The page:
A Brief Introduction to Bitcoin
I read an article recently from 2013. CNN Money reported “… A British man threw a hard drive containing more than $9 million in bitcoin into the trash. The device is now buried under a mountain of garbage at a landfill site in Wales. It will be almost impossible to find.
James Howells got rid of the drive, which holds a digital store of 7,500 bitcoins, between June and August this year. The IT worker mined the virtual currency four years ago when it was the exclusive domain of tech geeks.
Back then bitcoin was worth very little. On Friday, when the article came out the cryptocurrency broke through $1,200, making the missing hard drive worth around $9 million. Today, bitcoin is over $4,000.
I think I have an inkling of how James felt. I worked all day on four blog posts and accidently deleted the four. Briefly, I was sick, but I soon discovered how I could restore the writing. Big sigh of relief. Not so James Howells. His disk drive is buried under 25 tons of trash.
That brings up a question: What is Bitcoin?
The explanation gives me a headache. It is a cryptocurrency. A cryptocurrency is a digital currency in which encryption techniques are used to regulate the generation of units of currency and verify the transfer of funds, operating independently of a central bank. It is anonymous. Your ownership is not on record, and your bitcoins are stored in an electronic wallet in the cloud or on your computer.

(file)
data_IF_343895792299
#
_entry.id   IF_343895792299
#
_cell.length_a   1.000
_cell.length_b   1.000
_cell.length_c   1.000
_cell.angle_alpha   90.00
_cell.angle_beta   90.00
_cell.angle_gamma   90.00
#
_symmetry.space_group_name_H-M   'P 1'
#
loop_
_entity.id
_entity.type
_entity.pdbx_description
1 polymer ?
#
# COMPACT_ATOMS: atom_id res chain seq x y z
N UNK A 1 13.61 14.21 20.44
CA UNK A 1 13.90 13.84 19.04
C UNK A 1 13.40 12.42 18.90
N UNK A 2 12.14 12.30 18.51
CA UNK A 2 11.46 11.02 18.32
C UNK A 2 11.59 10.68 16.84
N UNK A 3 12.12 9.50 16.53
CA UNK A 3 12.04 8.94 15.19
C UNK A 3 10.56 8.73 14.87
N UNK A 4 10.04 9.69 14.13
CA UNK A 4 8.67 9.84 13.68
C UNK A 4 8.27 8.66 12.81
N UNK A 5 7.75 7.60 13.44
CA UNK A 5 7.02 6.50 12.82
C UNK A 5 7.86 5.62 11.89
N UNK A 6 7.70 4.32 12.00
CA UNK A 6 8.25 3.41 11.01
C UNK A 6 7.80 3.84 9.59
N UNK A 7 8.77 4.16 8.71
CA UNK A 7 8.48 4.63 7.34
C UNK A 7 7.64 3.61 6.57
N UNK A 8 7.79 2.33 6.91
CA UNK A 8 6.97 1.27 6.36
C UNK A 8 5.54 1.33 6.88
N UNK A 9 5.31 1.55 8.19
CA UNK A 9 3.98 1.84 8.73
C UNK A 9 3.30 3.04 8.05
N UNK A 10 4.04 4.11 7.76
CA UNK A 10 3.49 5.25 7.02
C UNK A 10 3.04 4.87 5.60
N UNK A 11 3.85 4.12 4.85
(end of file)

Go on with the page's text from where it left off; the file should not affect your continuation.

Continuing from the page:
Bitcoin is just limited entries in a database no one can change without fulfilling specific conditions. These steps may seem ordinary, but, believe it or not: this is exactly how you can define a currency.
How can you buy bitcoin?
First, Sign Up for a Bitcoin Wallet.
Investopedia suggests, “Before you buy Bitcoin, you need to download a Bitcoin wallet by going to a site like Blockchain.info, or to a mobile app such as Bitcoin Wallet for Android or Blockchain Bitcoin Wallet for iOS, and filling out an online form with basic details. This shouldn’t take more than two minutes. (Related reading, see: Basics For Buying And Investing In Bitcoin).”
Once you have a Bitcoin wallet, you use a traditional payment method such as credit card, bank transfer (ACH), or debit card to buy Bitcoins on a Bitcoin exchange (example: Coinbase). The Bitcoins are then transferred to your wallet.
There are other ways to buy bitcoin. One is called Bitcoin Investment Trust (GBTC) it trades OTC. I bought GBTC at 125 in March and played it too cute with a stop. I sold at 104. Two months later it traded over $500. It’s hard to get a four-bagger in two months, much less than a year. I’m still looking back at that mistake.
Another way to buy bitcoin and other cryptocurrencies is through your 401(k) or IRA funds. There are Bitcoin IRA companies that provide this service, such as Noble Bitcoin. The benefit of purchasing through your IRA is that you will be using funds that you already have (but don’t have access to) in a tax free manner. It’s best to leave this method up to the pros who deal with this type of transaction.